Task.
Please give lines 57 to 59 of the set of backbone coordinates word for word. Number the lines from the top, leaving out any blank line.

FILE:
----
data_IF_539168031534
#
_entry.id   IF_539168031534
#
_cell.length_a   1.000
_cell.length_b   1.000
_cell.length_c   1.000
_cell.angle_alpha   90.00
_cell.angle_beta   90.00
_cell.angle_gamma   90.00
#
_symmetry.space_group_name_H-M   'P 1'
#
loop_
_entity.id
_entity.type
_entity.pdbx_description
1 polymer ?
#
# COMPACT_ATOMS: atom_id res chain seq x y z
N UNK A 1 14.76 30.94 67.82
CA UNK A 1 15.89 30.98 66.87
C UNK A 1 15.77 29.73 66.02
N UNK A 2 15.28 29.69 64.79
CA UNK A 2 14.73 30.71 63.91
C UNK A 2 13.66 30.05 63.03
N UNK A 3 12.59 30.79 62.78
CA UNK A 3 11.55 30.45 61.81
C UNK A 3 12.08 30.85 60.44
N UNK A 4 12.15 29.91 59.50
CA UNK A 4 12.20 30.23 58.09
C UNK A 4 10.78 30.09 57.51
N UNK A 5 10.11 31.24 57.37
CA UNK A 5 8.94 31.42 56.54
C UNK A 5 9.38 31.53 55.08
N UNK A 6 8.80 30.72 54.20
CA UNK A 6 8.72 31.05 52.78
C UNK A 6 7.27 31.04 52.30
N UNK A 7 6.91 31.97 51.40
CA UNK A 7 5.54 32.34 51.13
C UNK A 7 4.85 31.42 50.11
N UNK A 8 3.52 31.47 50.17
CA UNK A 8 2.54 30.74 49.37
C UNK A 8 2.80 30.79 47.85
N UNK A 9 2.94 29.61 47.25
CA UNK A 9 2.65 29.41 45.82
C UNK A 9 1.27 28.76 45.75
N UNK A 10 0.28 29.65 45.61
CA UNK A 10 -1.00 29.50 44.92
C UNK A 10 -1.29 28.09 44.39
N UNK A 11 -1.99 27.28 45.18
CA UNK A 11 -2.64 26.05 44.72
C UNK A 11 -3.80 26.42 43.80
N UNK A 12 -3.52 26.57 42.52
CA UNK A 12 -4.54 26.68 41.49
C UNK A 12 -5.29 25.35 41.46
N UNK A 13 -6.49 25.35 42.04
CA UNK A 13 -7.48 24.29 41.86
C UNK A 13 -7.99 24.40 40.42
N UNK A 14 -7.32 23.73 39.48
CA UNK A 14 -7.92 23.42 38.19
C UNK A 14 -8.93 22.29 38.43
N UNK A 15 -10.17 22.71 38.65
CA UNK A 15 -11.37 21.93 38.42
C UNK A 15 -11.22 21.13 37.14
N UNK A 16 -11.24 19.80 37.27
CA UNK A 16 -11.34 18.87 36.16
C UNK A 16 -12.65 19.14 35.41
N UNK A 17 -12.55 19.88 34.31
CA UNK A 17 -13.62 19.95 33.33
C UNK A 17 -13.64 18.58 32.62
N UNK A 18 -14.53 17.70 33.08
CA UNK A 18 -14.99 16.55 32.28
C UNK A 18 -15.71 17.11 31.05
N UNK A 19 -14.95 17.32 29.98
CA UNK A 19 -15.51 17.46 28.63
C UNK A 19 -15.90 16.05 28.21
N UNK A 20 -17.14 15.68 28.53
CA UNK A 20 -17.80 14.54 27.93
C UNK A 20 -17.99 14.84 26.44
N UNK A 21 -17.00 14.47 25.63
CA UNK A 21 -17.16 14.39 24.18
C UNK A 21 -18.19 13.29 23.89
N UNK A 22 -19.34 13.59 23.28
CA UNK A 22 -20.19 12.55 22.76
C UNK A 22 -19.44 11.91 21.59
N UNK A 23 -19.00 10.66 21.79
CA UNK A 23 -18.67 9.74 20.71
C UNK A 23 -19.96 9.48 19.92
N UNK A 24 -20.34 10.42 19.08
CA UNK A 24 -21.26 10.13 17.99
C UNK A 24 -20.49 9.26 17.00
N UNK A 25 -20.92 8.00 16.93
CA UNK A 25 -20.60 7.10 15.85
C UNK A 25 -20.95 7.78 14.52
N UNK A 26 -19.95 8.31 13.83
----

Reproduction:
N UNK A 13 -6.49 25.35 42.04
CA UNK A 13 -7.48 24.29 41.86
C UNK A 13 -7.99 24.40 40.42